Start Date: 29 August 2020
End Date: 29 August 2020
Place: 365 Burrows Ave.
The death of St. John the Baptist is reported in varying amounts of detail throughout the synoptic Gospels and Mark and Matthew report the event with the most detail. In Mark’s Gospel, John was arrested and imprisoned because of King Herod’s fear of him. John had been openly censuring Herod for taking his sister-in-law as his own wife, and Herod was afraid that John’s preaching would start a revolt against him.
Although Herod feared John, he would not kill him because he knew John was a righteous and holy man, and he liked hearing John speak. Herodias, Herod’s wife, did not share his respect for John and looked for any chance to have him killed. Herodias’ chance came when her daughter Salome’s dancing so pleased Herod and aroused such irrational lust in him that he promised her anything she desired. Herodias prompted her daughter to ask for the death of John the Baptist. Herod granted her wish and John was killed.
The day for this feast is taken from the date when the Church of St. John was dedicated at Sebaste, in Samaria. This church is located at what is traditionally thought to be the burial site for St. John.
Saint John the Baptist was called by God to be the precursor of His divine Son. In order to preserve his innocence spotless, and to improve upon the extraordinary graces which he had received in his earliest infancy, he was directed by the Holy Spirit to lead an austere and contemplative life in the wilderness. There he devoted himself to the continuous exercise of devout prayer and penance.
When Saint John was thirty years old, the faithful minister of the Lord began to discharge his mission. Clothed with the garments of penance, he announced to all men the obligation weighing upon them of washing away their iniquities with the tears of sincere compunction. He proclaimed the Messiah, who was of his own age but whom he had never seen, when one day Jesus came to be baptized by him in the Jordan. Saint John was received by the poor folk as the true herald of the Most High God, and his voice was, as it were, a trumpet sounding from heaven to summon all men to avert the divine judgments. Souls were exhorted by him to prepare themselves to reap the benefit of the mercy offered them.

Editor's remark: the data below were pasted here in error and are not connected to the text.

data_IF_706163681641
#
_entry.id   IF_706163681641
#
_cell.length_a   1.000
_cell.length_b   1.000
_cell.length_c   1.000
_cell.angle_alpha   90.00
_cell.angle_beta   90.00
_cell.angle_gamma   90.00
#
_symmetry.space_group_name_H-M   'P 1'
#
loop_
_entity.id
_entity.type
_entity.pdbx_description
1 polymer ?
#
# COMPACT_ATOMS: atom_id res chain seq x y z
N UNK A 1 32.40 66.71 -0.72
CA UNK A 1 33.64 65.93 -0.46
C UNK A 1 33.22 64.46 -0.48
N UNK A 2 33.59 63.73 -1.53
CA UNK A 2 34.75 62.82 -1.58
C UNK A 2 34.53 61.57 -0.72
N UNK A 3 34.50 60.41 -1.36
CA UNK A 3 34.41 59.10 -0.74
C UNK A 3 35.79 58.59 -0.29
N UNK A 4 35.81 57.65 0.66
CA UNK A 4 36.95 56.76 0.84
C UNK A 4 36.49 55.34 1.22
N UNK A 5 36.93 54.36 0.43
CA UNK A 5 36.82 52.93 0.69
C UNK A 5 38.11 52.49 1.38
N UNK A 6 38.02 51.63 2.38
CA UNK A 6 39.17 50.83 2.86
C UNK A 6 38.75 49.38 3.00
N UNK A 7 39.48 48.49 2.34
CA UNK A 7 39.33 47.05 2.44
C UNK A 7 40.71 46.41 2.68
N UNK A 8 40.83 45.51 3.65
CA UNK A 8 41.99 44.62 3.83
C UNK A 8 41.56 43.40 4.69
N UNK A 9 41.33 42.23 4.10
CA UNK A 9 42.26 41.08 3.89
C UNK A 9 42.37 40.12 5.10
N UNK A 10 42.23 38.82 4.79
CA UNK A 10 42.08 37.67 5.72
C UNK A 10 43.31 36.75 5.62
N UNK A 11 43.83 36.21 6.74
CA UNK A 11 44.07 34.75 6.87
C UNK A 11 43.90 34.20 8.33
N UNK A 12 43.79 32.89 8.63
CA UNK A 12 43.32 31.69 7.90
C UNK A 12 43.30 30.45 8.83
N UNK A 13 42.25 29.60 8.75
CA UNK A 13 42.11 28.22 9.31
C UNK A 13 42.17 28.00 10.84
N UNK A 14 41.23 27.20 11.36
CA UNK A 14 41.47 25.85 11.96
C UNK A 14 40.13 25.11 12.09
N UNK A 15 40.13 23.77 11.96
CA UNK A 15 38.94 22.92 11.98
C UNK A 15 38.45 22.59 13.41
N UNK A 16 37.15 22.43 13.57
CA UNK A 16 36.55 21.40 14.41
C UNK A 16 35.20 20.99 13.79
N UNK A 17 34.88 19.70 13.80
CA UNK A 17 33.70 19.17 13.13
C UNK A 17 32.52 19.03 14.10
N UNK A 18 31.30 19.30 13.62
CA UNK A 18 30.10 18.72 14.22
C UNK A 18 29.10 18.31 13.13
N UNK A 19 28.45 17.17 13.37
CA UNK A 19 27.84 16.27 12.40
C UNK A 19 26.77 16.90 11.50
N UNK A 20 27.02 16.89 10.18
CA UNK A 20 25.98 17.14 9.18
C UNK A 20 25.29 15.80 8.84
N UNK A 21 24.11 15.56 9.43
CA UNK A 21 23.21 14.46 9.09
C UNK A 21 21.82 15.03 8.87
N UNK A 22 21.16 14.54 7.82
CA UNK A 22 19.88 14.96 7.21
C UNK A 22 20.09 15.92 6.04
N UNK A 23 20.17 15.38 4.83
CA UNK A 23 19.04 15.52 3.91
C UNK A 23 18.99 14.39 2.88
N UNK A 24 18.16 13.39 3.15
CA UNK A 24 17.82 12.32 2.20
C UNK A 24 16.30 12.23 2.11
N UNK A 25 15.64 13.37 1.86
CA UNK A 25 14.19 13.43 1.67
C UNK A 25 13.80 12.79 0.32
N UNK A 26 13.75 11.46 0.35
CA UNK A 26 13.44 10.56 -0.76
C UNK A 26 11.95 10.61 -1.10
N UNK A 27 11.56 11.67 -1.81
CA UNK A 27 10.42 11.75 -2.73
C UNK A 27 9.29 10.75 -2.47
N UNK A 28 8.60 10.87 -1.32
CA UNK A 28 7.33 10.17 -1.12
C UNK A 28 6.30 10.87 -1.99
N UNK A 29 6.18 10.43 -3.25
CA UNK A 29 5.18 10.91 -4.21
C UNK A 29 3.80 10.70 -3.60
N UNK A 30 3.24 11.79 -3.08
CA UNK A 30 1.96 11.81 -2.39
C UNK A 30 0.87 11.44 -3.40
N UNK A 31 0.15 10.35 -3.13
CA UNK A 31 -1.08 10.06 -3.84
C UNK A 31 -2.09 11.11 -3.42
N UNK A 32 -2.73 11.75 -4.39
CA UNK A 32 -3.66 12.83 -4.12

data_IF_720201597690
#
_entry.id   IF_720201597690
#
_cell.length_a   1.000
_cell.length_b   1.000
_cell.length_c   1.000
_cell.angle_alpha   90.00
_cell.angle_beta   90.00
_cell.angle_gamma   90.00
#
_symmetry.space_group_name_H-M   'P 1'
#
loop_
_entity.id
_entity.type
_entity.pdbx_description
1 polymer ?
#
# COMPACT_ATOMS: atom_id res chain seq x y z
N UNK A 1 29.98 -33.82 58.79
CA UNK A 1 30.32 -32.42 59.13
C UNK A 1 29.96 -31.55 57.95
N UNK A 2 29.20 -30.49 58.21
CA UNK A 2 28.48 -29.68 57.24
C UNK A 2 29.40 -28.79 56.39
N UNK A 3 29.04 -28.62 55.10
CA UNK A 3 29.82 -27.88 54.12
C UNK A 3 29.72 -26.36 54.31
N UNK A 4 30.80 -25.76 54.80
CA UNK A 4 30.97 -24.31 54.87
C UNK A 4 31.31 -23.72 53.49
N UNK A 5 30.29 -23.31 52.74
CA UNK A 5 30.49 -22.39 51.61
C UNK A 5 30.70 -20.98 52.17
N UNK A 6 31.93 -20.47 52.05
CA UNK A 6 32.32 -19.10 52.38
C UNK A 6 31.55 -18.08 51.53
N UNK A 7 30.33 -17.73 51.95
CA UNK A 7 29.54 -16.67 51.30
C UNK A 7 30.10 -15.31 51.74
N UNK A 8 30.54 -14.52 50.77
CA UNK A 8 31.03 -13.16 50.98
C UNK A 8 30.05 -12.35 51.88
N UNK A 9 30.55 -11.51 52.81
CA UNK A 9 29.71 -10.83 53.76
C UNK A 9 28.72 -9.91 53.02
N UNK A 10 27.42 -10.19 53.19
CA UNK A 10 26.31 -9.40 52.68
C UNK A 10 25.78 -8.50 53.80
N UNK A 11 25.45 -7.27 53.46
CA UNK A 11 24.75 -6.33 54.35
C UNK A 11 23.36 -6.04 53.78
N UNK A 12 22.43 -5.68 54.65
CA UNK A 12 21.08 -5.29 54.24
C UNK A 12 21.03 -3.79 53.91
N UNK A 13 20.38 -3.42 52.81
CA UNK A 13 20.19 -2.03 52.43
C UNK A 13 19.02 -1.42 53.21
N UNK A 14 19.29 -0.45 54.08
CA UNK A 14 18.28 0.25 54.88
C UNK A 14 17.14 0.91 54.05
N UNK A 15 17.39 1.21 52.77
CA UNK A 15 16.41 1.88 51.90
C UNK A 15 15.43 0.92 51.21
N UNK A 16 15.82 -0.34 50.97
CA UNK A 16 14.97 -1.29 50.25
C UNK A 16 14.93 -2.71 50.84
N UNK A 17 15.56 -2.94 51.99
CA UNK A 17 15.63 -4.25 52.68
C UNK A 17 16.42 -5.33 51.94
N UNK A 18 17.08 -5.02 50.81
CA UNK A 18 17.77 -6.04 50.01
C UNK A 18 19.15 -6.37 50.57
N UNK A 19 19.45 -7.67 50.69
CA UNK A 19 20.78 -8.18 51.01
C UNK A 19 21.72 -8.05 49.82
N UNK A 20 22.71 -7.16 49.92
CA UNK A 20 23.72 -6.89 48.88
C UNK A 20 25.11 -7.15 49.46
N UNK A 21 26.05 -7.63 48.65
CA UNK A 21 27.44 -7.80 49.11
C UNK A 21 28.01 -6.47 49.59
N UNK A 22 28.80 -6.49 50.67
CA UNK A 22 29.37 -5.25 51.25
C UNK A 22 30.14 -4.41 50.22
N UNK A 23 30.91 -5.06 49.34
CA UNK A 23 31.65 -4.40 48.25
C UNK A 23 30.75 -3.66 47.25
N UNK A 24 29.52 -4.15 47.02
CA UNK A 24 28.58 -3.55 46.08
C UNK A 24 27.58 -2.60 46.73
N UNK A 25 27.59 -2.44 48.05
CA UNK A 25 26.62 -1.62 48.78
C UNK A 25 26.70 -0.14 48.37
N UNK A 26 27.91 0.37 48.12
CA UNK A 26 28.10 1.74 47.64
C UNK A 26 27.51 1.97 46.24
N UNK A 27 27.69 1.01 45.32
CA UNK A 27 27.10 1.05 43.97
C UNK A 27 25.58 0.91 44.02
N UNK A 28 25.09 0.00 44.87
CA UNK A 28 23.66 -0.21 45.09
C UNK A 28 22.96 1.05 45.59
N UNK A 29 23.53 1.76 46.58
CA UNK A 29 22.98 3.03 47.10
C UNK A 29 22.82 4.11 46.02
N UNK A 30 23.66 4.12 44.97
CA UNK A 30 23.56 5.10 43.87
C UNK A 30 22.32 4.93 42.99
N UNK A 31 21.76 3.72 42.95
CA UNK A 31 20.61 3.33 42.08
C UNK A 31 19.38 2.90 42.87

When the tetrarch Herod Antipas, in defiance of all laws divine and human, married Herodias, the wife of his brother Philip who was yet living, Saint John the Baptist boldly reprimanded the tetrarch and his accomplice for so scandalous an adultery. Herod, motivated by his lust and his anger, cast the Saint into prison. About a year after Saint John had been made a prisoner, Herod gave a splendid entertainment to the official world of Galilee. Salome, a daughter of Herodias by her lawful husband, pleased Herod by her dancing, to the point that he made her the foolish promise of granting whatever she might ask. Salome consulted with her mother as to what to ask, and that immoral woman instructed her daughter to demand the death of John the Baptist, and that the head of the prisoner should be immediately brought to her on a platter. This barbaric request startled the tyrant himself; but governed by human respect he assented and sent a soldier of his guard to behead the Saint in prison. Thus died the great forerunner of our blessed Saviour, some two years after his entrance upon his public ministry, and a year before the death of the One he announced.